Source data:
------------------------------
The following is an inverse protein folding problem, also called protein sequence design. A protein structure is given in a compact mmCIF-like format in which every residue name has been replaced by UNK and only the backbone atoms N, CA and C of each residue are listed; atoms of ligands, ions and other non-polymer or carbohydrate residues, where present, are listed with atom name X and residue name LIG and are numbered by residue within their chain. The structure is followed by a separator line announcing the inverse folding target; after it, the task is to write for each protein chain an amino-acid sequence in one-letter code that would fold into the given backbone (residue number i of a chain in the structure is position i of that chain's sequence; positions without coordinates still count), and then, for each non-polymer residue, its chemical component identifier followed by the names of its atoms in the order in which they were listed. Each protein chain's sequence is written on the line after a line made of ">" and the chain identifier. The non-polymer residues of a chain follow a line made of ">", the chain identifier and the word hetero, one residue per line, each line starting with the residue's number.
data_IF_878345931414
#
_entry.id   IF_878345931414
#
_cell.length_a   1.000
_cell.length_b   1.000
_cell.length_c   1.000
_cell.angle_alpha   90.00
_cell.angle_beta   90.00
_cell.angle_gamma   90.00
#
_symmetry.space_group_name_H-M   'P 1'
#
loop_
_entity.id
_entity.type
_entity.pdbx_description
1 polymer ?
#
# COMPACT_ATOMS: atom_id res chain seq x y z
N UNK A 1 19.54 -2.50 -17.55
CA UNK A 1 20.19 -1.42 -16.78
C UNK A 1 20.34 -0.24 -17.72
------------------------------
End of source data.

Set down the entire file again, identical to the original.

The following is an inverse protein folding problem, also called protein sequence design. A protein structure is given in a compact mmCIF-like format in which every residue name has been replaced by UNK and only the backbone atoms N, CA and C of each residue are listed; atoms of ligands, ions and other non-polymer or carbohydrate residues, where present, are listed with atom name X and residue name LIG and are numbered by residue within their chain. The structure is followed by a separator line announcing the inverse folding target; after it, the task is to write for each protein chain an amino-acid sequence in one-letter code that would fold into the given backbone (residue number i of a chain in the structure is position i of that chain's sequence; positions without coordinates still count), and then, for each non-polymer residue, its chemical component identifier followed by the names of its atoms in the order in which they were listed. Each protein chain's sequence is written on the line after a line made of ">" and the chain identifier. The non-polymer residues of a chain follow a line made of ">", the chain identifier and the word hetero, one residue per line, each line starting with the residue's number.
data_IF_878345931414
#
_entry.id   IF_878345931414
#
_cell.length_a   1.000
_cell.length_b   1.000
_cell.length_c   1.000
_cell.angle_alpha   90.00
_cell.angle_beta   90.00
_cell.angle_gamma   90.00
#
_symmetry.space_group_name_H-M   'P 1'
#
loop_
_entity.id
_entity.type
_entity.pdbx_description
1 polymer ?
#
# COMPACT_ATOMS: atom_id res chain seq x y z
N UNK A 1 19.54 -2.50 -17.55
CA UNK A 1 20.19 -1.42 -16.78
C UNK A 1 20.34 -0.24 -17.72